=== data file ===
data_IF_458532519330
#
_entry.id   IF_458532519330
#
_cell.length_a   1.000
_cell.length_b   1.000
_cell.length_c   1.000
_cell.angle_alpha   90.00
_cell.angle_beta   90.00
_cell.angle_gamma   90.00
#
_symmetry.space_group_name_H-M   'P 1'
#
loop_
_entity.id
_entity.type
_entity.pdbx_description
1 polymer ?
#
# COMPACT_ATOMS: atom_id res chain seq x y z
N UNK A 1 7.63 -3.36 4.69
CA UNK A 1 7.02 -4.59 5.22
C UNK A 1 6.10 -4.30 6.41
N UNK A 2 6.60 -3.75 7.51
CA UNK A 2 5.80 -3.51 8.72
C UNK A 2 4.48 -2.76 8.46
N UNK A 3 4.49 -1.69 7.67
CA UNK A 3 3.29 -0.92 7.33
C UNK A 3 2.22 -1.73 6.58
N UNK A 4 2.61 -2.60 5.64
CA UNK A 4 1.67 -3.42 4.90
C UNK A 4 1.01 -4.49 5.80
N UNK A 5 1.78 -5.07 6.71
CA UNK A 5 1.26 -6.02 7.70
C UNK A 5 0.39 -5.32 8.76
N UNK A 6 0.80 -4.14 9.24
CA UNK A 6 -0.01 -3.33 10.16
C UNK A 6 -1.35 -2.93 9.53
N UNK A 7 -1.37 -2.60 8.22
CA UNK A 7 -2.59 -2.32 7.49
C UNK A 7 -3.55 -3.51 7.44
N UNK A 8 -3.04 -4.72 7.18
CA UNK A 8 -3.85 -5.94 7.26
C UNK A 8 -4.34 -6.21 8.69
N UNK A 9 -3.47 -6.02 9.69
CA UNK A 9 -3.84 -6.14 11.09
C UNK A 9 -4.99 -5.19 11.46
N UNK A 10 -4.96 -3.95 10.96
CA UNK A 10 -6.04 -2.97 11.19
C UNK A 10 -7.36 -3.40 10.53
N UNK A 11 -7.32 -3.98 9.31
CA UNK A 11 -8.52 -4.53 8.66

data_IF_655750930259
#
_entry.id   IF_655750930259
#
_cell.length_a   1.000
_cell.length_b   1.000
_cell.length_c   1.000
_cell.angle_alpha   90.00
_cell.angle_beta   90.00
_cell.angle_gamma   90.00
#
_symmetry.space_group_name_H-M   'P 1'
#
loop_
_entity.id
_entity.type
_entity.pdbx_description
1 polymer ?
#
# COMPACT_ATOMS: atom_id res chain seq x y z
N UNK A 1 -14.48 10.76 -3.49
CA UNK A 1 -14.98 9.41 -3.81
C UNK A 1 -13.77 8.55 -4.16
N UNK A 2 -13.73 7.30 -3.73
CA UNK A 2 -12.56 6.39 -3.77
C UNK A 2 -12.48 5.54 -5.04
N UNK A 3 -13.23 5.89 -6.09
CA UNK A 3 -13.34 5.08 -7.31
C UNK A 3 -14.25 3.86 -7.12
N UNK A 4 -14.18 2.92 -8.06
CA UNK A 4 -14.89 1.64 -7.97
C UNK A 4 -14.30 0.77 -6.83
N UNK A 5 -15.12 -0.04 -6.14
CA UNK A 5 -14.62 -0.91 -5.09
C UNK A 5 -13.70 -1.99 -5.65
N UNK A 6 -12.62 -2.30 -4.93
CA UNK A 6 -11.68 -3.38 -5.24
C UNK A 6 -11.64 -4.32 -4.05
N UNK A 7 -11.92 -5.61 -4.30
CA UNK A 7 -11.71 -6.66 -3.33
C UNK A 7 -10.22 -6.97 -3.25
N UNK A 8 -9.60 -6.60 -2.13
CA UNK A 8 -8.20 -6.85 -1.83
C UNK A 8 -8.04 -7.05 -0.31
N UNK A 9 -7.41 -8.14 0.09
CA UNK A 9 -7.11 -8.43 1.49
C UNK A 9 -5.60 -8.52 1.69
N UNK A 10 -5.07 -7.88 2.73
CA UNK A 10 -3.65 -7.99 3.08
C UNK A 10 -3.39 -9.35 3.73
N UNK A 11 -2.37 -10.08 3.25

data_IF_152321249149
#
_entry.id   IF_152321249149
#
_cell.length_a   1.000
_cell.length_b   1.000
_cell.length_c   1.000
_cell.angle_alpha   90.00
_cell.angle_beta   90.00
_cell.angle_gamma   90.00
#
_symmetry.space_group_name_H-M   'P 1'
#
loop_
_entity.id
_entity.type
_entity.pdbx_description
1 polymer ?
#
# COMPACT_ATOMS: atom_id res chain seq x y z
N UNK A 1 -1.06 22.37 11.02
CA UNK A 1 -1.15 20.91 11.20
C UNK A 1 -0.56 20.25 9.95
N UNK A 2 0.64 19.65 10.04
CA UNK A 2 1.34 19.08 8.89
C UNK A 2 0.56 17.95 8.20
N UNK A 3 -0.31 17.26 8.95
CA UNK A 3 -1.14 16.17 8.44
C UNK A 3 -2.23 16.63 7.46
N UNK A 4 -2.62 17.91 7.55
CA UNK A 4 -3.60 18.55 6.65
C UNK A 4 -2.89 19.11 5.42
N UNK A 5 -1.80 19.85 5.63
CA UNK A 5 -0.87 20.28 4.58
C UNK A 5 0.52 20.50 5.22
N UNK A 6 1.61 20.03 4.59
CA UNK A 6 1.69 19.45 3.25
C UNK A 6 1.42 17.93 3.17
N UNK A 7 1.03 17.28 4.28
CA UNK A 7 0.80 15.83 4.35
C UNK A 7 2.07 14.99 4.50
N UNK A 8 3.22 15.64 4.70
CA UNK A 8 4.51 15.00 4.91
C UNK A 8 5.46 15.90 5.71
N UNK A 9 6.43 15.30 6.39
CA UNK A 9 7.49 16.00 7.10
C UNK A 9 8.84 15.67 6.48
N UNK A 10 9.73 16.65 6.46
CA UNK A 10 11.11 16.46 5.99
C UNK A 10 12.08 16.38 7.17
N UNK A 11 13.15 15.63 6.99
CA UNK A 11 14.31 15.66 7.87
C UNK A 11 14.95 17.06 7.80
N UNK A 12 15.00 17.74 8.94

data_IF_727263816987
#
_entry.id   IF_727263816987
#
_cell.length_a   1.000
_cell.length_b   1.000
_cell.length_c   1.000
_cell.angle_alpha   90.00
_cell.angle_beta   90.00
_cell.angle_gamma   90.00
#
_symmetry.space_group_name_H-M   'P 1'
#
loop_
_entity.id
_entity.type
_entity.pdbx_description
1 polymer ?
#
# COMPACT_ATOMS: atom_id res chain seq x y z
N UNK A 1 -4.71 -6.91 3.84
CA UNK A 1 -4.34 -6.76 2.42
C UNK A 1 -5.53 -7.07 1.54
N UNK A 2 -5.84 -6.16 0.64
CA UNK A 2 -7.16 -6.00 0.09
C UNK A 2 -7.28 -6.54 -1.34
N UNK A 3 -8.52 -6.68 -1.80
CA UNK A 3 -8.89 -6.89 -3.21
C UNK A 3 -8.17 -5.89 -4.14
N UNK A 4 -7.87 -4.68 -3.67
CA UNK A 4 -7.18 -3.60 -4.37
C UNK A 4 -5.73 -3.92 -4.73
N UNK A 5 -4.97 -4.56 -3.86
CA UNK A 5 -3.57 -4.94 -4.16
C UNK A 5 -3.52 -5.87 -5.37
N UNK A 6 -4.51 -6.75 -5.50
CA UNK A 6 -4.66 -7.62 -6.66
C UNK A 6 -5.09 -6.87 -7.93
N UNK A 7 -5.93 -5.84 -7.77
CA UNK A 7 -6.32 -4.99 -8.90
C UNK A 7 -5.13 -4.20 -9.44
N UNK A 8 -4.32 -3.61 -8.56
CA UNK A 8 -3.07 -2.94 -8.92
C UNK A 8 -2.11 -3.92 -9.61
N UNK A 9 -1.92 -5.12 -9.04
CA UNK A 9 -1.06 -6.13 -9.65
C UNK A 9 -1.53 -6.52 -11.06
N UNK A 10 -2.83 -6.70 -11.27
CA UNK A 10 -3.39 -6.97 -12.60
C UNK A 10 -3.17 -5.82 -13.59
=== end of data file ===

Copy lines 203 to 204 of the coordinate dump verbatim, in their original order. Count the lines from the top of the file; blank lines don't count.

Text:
CA UNK A 9 -1.06 -6.13 -9.65
C UNK A 9 -1.53 -6.52 -11.06